Ditch the Trinkets: 5 Creative Ways to Reward Students

You can read arguments from both camps on the extrinsic vs. intrinsic motivation rewards debate. In fact, I’ve been teaching the AOE class Managing the Art Room this summer, and some of our best conversations dug right into this very topic. Often the question came up, “If not material rewards, then what else can I do to recognize strong student choices?”

Here are five simple ways to give kids an experience rather than a trinket.

ditch the trinkets

1. Lunch with the Arts

When classes reached a behavior goal in the art classroom, I invited them in for a special lunch in my room. I put out plastic table cloths and battery-powered candles from the dollar store and put on some soft classical music. Sometimes we put up a few pieces of art and talked about them. Other times we watched a small part of a ballet or modern dance performance. Kids loved it and it connected to content!

2. Personal Note

It is amazing what a hand-written note can do for a kid. It’s a private little communication that can have a big impact. Wanna really go for it? Mail the note home! Imagine getting a positive piece of mail from your art teacher!

3. Choice Day

Give kids a day where they have the opportunity to experiment with materials. The only requirements are that students remain safe and use materials responsibly. A little freedom goes a long way!

4. Guest Art Teacher

Individuals who are really need rewarding can be art teacher for the day. These students can distribute supplies, line up students, even give some directions or choose the direction of the lesson.

5. Portrait Time

For teachers with drawing skills, making miniature portraits of students is very cool. I have done this for classes of up to 30! To make it happen during class time, students can work on free drawing while the teacher draws and projects onto a screen. Kids are mesmerized (think about how you feel when you watch an episode of Bob Ross!) and love to guess who you are drawing.

Rather than hand out pencils, candy, or landfill junk, consider one of these options to reward students for meeting goals or exceeding expectations!


How do you reward students in your room? 

What other creative ideas do you have to share? 




Sarah Dougherty


My name is Sarah Dougherty, and I teach elementary art in a large urban district in central Iowa. I love working with our diverse population of K-5 students to bring art to their homes, communities, and everyday lives.


  • Sjboster

    LOVE these ideas! It’s really hard for me o give out things, either I forget or I don’t agree with it (like candy and trinkets). I like the idea of a lunch with the arts, so the ENTIRE class has a reachable goal.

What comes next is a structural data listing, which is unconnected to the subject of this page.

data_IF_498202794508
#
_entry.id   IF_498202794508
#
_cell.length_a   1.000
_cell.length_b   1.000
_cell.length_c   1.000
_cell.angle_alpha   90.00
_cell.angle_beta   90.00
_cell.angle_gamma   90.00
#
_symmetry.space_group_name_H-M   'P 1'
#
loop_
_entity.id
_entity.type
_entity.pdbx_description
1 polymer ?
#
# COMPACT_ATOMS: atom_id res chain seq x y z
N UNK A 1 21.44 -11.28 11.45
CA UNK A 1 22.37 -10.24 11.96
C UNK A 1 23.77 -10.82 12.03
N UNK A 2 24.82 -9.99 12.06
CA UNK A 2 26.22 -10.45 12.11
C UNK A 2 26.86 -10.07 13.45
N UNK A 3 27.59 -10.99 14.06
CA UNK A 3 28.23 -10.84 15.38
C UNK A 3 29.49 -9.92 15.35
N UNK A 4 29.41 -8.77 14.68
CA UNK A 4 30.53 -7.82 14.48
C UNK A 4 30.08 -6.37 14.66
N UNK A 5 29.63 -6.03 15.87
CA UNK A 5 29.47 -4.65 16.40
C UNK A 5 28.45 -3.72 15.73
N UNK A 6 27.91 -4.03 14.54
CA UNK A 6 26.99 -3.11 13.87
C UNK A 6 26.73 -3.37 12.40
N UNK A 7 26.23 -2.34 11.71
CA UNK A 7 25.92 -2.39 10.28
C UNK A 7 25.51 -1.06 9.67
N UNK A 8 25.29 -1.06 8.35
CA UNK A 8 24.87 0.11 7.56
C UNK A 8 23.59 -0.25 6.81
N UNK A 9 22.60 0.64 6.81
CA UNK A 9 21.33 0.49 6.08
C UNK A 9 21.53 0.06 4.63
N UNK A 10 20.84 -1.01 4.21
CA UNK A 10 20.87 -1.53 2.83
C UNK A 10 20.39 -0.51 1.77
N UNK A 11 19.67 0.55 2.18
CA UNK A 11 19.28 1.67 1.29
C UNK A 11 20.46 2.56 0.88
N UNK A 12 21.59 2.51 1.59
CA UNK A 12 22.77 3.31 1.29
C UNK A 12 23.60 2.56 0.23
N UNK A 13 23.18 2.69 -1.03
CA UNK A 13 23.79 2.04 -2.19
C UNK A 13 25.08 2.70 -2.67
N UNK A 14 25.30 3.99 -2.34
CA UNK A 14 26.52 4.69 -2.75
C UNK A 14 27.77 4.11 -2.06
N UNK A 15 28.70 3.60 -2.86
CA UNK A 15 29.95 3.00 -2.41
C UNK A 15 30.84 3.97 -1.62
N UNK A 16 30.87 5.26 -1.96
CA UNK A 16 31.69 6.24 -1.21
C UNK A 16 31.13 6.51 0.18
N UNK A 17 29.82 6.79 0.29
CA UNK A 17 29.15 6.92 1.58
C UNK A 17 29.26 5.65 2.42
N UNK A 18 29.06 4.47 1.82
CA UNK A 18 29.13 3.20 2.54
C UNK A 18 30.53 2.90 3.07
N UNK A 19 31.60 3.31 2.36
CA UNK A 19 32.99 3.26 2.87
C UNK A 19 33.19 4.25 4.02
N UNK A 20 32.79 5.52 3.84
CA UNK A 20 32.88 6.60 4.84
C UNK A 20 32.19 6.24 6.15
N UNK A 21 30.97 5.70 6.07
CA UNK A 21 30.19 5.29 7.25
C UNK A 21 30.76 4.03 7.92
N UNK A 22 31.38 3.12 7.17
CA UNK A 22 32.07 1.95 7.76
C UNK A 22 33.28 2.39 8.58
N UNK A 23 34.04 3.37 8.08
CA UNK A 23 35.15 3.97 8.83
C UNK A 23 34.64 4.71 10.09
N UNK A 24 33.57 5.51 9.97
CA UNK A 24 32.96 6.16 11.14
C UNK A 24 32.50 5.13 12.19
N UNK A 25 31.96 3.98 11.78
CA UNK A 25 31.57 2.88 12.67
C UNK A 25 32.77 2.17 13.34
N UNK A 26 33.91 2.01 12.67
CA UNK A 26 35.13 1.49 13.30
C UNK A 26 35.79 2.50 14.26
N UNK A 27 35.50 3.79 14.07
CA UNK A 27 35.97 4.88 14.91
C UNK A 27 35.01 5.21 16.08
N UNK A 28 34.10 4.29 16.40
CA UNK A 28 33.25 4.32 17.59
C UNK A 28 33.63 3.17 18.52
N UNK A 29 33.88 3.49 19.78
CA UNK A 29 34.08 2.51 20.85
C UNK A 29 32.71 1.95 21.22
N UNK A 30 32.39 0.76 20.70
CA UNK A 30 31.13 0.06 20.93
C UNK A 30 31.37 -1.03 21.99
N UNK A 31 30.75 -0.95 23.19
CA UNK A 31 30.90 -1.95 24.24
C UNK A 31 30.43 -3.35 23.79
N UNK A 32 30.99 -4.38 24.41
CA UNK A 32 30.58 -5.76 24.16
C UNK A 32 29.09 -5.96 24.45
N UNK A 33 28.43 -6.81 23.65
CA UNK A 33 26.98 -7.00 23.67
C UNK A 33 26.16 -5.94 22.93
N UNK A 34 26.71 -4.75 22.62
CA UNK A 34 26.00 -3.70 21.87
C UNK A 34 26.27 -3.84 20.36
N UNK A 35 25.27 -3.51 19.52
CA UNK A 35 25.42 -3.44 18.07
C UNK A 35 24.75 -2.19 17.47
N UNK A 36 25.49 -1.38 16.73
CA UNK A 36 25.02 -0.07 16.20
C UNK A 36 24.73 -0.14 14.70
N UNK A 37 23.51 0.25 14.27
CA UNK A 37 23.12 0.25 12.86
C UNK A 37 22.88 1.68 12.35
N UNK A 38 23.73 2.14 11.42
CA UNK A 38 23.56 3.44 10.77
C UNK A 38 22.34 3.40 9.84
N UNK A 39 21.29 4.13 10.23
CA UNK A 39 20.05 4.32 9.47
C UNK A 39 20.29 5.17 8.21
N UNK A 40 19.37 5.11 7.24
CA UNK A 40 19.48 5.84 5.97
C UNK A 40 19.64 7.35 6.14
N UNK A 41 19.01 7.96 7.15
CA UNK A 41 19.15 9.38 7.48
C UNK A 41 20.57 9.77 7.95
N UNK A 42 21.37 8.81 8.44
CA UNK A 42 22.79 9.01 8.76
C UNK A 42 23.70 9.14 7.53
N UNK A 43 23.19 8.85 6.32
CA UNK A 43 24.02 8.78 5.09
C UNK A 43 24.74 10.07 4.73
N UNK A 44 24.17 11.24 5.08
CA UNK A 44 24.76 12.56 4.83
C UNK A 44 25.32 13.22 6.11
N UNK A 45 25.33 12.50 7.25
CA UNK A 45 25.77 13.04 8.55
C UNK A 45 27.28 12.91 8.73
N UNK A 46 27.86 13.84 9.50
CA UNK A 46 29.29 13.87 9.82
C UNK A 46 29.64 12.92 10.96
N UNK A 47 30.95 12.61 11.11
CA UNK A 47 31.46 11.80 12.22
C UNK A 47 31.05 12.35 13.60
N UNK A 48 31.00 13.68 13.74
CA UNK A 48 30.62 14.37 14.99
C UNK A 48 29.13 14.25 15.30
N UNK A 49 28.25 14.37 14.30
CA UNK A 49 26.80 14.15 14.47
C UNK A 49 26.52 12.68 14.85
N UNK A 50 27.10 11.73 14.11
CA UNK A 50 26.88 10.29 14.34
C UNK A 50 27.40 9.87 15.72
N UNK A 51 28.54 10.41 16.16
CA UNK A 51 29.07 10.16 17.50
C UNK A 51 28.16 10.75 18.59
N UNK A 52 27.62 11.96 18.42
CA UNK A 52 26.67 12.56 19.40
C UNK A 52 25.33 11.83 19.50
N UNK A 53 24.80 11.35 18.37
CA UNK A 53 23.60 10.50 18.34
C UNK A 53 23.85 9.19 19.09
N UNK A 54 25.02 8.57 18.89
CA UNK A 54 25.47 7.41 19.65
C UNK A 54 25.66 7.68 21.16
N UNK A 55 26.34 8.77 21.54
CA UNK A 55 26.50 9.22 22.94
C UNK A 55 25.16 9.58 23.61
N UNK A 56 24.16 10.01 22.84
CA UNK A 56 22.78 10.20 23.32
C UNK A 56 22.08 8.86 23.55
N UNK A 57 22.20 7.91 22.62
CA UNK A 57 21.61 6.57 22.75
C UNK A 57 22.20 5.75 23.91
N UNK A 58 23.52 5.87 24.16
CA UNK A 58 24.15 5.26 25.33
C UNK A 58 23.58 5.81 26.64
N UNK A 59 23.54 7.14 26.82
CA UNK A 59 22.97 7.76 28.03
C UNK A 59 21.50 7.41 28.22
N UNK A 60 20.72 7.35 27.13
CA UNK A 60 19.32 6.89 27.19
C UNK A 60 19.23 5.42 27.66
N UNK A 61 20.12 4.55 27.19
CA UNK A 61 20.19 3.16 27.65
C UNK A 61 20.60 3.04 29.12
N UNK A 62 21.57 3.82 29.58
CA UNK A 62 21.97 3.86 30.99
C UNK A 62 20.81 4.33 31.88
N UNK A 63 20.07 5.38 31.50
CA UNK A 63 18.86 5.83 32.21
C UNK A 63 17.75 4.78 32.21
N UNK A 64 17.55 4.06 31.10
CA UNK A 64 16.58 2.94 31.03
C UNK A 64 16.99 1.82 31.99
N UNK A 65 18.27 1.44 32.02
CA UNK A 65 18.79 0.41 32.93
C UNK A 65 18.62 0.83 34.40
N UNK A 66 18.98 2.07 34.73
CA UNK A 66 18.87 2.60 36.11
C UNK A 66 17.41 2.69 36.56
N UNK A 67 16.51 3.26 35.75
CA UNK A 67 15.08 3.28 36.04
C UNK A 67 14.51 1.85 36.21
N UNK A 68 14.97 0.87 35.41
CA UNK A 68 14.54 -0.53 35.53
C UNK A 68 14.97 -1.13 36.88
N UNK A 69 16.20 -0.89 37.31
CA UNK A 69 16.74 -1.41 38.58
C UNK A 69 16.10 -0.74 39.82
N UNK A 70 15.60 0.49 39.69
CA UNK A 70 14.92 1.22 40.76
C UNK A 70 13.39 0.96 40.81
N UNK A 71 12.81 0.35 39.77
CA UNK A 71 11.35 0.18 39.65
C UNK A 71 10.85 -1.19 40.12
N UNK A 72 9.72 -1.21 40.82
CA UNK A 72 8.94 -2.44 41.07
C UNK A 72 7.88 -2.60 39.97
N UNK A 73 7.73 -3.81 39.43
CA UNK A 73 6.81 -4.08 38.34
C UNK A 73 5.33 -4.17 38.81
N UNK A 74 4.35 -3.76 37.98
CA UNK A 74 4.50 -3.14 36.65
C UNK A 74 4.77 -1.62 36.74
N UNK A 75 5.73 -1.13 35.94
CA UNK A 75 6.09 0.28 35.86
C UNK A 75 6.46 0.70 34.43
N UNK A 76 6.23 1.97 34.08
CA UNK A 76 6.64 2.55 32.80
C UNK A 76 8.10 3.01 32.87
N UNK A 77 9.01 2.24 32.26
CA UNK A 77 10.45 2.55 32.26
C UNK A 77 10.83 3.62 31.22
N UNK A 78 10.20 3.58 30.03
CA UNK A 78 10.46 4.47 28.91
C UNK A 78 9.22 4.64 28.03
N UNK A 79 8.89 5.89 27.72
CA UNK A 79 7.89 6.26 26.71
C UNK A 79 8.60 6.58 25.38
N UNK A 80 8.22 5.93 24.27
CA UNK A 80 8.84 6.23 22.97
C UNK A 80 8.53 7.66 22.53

• So that you keep on track along with your students, clearly post the goal and their progress towards it in your classroom. It makes an easy reference point when you need to redirect.

  • Cynthia Gaub

    I use classdojo.com to track points and the kids love this visual program to see their progress. I ask my middle school kids what they want as prizes. Sit by a friend and listen to their MP3 player are both popular. I do still give trinkets but they are fancy pencils, erasers, and sharpeners, which they always need anyways. For whole class rewards I have done an art game day and an art movie day. Even middle school kids love animated movies. I hate candy because inevitably it adds to MY expanding waistline.

  • Sarah Novak

    My middle school kiddos really enjoy a quick funny video- I keep a spreadsheet of videos so I can keep track of what I’ve shown them. The kids know that the videos are shown daily, and self-monitor behaviors so they don’t miss out! I usually show them half-way through class or immediately following clean-up if there’s a huge multi-media mess.
    Reward for me and for them!

    • Sue Brunner

      What videos? Can you be more specific? Thank you for sharing!

    • blair

      I’d also like to know which videos?

  • Yvonne

    My students all know that they enter my room as stars. It doesn’t matter what happened last week or earlier today. In my room your a star as long as you follow the rules and the direction. At the end of class a student has followed all the rules and procedures for the whole class, receives a gold star to where on their collar. I know I’m still giving out a stars, so it is still a concrete reward. Please understand it isn’t the gold sticker they are wearing that is important, it is what it stands for. It is a symbol of a job well done. They all know that if they aren’t behaving like star scholars they don’t get to wear the star. Through the day there will be students who come to my room to say, Ms. D. I made a mistake and was unkind or didn’t listen or whatever. They hand the star back and promise to do better. I reassure that the star is waiting for them. You’d be surprised what that little piece of foil means to the kids. It is a badge of honor and a point of pride not a sticker.

  • lchavez

    I really like 3 of these. I have used the personal notes, pertaining to a job well done, the students reacted to this positive and even said,”Thank You”. The lunch with art and choice day sounds like fun. I think I will combined them and see how the students react to it.